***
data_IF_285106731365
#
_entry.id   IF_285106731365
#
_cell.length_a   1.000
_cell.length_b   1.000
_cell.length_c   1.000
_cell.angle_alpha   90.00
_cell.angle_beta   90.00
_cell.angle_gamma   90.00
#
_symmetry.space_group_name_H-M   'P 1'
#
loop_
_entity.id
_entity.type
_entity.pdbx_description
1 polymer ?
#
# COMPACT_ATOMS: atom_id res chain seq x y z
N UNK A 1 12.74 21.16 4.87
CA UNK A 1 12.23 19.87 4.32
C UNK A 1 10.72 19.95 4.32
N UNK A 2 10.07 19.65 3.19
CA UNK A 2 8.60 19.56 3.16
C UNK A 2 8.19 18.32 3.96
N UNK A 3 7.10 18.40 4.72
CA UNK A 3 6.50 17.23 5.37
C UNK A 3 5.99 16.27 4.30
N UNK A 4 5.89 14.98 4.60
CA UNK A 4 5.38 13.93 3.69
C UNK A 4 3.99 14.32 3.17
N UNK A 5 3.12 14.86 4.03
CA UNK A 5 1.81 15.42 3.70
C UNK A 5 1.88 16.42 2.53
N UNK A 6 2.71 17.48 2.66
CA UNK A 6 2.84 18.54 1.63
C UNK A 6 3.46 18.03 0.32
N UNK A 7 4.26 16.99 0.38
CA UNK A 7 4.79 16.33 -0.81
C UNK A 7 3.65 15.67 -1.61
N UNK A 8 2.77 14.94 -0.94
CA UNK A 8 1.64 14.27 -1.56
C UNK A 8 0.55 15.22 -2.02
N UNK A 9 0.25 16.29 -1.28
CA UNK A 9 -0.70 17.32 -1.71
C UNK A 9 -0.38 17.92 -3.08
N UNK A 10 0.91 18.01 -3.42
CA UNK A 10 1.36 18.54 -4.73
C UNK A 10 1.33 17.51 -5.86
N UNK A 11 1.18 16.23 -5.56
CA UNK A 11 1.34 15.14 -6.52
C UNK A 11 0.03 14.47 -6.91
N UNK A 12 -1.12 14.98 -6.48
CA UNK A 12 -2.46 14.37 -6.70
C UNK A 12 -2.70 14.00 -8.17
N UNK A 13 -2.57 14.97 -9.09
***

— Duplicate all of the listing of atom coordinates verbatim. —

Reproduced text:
data_IF_285106731365
#
_entry.id   IF_285106731365
#
_cell.length_a   1.000
_cell.length_b   1.000
_cell.length_c   1.000
_cell.angle_alpha   90.00
_cell.angle_beta   90.00
_cell.angle_gamma   90.00
#
_symmetry.space_group_name_H-M   'P 1'
#
loop_
_entity.id
_entity.type
_entity.pdbx_description
1 polymer ?
#
# COMPACT_ATOMS: atom_id res chain seq x y z
N UNK A 1 12.74 21.16 4.87
CA UNK A 1 12.23 19.87 4.32
C UNK A 1 10.72 19.95 4.32
N UNK A 2 10.07 19.65 3.19
CA UNK A 2 8.60 19.56 3.16
C UNK A 2 8.19 18.32 3.96
N UNK A 3 7.10 18.40 4.72
CA UNK A 3 6.50 17.23 5.37
C UNK A 3 5.99 16.27 4.30
N UNK A 4 5.89 14.98 4.60
CA UNK A 4 5.38 13.93 3.69
C UNK A 4 3.99 14.32 3.17
N UNK A 5 3.12 14.86 4.03
CA UNK A 5 1.81 15.42 3.70
C UNK A 5 1.88 16.42 2.53
N UNK A 6 2.71 17.48 2.66
CA UNK A 6 2.84 18.54 1.63
C UNK A 6 3.46 18.03 0.32
N UNK A 7 4.26 16.99 0.38
CA UNK A 7 4.79 16.33 -0.81
C UNK A 7 3.65 15.67 -1.61
N UNK A 8 2.77 14.94 -0.94
CA UNK A 8 1.64 14.27 -1.56
C UNK A 8 0.55 15.22 -2.02
N UNK A 9 0.25 16.29 -1.28
CA UNK A 9 -0.70 17.32 -1.71
C UNK A 9 -0.38 17.92 -3.08
N UNK A 10 0.91 18.01 -3.42
CA UNK A 10 1.36 18.54 -4.73
C UNK A 10 1.33 17.51 -5.86
N UNK A 11 1.18 16.23 -5.56
CA UNK A 11 1.34 15.14 -6.52
C UNK A 11 0.03 14.47 -6.91
N UNK A 12 -1.12 14.98 -6.48
CA UNK A 12 -2.46 14.37 -6.70
C UNK A 12 -2.70 14.00 -8.17
N UNK A 13 -2.57 14.97 -9.09